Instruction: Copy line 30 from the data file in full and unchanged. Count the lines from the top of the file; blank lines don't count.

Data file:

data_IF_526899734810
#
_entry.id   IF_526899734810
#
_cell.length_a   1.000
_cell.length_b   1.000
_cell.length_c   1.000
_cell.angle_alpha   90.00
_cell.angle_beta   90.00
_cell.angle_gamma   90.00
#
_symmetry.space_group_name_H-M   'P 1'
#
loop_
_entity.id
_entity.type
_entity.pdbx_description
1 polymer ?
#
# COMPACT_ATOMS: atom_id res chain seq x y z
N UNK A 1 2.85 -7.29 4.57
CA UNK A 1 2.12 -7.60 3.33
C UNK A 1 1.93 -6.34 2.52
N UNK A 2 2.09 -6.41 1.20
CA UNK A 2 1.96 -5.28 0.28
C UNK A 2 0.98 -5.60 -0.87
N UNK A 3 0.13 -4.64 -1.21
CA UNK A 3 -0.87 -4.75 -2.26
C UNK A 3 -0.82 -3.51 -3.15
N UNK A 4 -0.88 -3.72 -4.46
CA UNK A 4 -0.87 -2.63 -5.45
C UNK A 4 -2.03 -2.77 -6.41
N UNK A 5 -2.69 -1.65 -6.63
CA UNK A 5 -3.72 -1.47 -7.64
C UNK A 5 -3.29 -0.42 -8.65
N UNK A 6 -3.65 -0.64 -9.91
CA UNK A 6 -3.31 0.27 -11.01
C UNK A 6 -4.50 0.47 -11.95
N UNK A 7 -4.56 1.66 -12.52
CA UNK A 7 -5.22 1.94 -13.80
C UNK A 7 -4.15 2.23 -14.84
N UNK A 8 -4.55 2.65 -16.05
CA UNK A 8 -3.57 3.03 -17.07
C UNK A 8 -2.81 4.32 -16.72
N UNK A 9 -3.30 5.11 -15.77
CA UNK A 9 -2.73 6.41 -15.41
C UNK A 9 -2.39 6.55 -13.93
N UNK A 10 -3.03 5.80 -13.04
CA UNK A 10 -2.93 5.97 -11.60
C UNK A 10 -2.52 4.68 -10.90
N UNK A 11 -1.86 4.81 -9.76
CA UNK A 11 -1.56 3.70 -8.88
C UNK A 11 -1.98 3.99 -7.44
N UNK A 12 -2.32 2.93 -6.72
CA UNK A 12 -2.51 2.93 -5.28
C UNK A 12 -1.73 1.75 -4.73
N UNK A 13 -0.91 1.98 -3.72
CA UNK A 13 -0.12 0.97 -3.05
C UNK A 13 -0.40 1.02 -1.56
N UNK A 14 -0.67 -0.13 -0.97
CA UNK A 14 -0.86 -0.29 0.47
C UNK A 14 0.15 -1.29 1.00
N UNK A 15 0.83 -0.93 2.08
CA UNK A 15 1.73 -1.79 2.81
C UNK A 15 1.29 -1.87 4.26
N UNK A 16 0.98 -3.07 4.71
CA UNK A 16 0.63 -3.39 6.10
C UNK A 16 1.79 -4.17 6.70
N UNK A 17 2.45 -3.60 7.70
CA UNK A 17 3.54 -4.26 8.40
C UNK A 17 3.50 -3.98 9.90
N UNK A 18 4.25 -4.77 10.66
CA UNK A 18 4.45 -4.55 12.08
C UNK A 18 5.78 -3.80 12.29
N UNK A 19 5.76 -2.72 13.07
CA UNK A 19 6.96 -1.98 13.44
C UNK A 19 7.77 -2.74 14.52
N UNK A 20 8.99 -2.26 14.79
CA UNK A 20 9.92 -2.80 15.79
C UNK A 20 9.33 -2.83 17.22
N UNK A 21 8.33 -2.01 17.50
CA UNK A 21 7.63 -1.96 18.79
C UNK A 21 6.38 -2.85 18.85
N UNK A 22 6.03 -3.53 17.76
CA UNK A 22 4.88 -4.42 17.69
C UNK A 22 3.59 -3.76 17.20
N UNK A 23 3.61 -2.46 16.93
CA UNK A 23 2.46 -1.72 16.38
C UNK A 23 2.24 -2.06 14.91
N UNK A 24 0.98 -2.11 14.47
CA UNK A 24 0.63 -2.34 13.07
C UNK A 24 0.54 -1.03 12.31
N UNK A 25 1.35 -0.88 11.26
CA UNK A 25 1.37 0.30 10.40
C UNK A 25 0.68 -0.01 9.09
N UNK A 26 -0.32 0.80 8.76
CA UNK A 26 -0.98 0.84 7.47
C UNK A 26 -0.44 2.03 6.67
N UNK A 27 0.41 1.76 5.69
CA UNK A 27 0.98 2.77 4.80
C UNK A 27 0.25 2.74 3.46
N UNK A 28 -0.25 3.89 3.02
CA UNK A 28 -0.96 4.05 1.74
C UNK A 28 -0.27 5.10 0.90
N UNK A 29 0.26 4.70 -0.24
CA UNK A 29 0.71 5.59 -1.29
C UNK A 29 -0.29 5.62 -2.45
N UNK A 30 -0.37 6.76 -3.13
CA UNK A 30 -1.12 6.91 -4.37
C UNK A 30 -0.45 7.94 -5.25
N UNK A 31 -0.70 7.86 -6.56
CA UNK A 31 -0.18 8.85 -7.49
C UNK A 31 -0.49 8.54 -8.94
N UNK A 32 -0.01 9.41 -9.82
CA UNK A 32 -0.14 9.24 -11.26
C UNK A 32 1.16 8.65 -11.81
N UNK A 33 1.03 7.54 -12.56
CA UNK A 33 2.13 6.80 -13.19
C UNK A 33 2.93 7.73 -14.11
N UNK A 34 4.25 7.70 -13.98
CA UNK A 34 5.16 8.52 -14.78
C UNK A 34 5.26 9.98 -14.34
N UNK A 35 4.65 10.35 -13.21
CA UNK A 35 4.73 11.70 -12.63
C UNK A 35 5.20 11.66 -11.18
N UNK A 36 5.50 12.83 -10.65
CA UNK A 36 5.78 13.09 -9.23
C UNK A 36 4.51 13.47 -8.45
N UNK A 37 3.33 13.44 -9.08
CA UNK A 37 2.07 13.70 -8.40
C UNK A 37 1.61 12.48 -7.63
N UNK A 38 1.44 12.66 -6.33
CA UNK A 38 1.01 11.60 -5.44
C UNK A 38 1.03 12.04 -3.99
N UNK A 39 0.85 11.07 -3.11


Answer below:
N UNK A 4 -0.88 -3.72 -4.46